A popular zero-calorie sweetener is being linked to an increased risk of heart attack and stroke, a new study finds.
Known as erythritol, the sugar substitute occurs naturally at low levels in some plants, like grapes and mushrooms, but is also produced industrially and added to food at higher concentrations. In particular, it's often used to sweeten low-calorie, low-carb and "keto" products, which are typically high-fat and low-carb.
For the study, which was published Feb. 27 in Nature Medicine (opens in new tab), researchers from the Cleveland Clinic in Ohio evaluated more than 4,000 Americans and Europeans who were undergoing cardiac evaluation and found that those with the highest blood concentration of the artificial sweetener were at an increased risk of experiencing a heart attack or stroke in the following three years, according to The New York Times (opens in new tab). Notably, the majority of the participants already had some form of cardiovascular disease or exhibited risk factors for developing cardiac issues in the future, such as diabetes or high blood pressure.
"People are trying to do something healthy for themselves but inadvertently may be doing harm," study co-author Dr. Stanley Hazen (opens in new tab), a cardiologist at the Cleveland Clinic, told The New York Times.
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In laboratory experiments, erythritol boosted the activity of platelets, a type of blood cell that sticks together to form clots, causing clots to form at a faster rate. Similarly, in mice injected with erythritol, clots formed more quickly after injury than they did in mice injected with saline, the team reported. They also took blood samples from humans who'd had an erythritol-sweetened drink and found that their blood levels of the sweetener peaked within hours and remained high for two days — high enough that it could potentially affect their blood clotting, the authors wrote.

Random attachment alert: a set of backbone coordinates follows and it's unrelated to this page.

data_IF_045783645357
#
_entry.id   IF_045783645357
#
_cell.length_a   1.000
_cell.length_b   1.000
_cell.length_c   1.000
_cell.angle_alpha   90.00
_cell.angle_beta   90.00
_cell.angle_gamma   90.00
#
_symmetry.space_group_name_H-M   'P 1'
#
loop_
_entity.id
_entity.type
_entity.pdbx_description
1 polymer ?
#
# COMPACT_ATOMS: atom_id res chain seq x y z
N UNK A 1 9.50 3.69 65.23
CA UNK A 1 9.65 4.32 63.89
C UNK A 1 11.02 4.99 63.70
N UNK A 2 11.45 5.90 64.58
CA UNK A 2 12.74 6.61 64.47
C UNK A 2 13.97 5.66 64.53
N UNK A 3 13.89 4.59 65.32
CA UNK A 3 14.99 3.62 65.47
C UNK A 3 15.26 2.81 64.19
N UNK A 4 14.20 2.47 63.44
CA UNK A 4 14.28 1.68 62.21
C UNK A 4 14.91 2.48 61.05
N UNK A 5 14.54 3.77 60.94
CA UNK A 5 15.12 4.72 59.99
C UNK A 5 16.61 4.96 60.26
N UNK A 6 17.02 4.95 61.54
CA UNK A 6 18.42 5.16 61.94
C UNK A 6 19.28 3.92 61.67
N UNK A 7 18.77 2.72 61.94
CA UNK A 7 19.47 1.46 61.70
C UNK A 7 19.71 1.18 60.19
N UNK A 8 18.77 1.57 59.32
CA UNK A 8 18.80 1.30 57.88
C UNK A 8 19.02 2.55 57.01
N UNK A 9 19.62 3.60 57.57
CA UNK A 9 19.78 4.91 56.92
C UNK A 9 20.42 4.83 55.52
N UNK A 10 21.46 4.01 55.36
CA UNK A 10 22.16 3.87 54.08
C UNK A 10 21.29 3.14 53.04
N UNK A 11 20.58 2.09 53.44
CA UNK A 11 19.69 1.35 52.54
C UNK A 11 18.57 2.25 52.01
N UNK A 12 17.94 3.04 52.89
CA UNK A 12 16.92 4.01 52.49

Increased clotting has the potential to cause a heart attack or stroke because blood flow becomes constricted as clots form, according to the study.
"Every way we looked at it, it kept showing the same signal," Hazen told The New York Times.
However, it's worth noting that there were some limitations to the study, particularly that many participants were more than 60 years old and already had heart disease, meaning they were already at some risk of heart attacks and stroke. While the study showed some connection between clot formation and erythritol, it did not show the compound actually caused strokes and heart attacks in humans.
"[This study is] extremely important, and it will likely trigger immediate changes in what we consume," Greg Neely (opens in new tab), a professor of functional genomics at the University of Sydney who was not involved in the study, told The Washington Post (opens in new tab). "We don't fully understand what the health consequences of industrialized food have been, and just because something is sold as 'natural' doesn't mean it is safe or good for us to consume at an industrial scale."
The study authors concluded that "studies assessing the long-term safety of erythritol are warranted."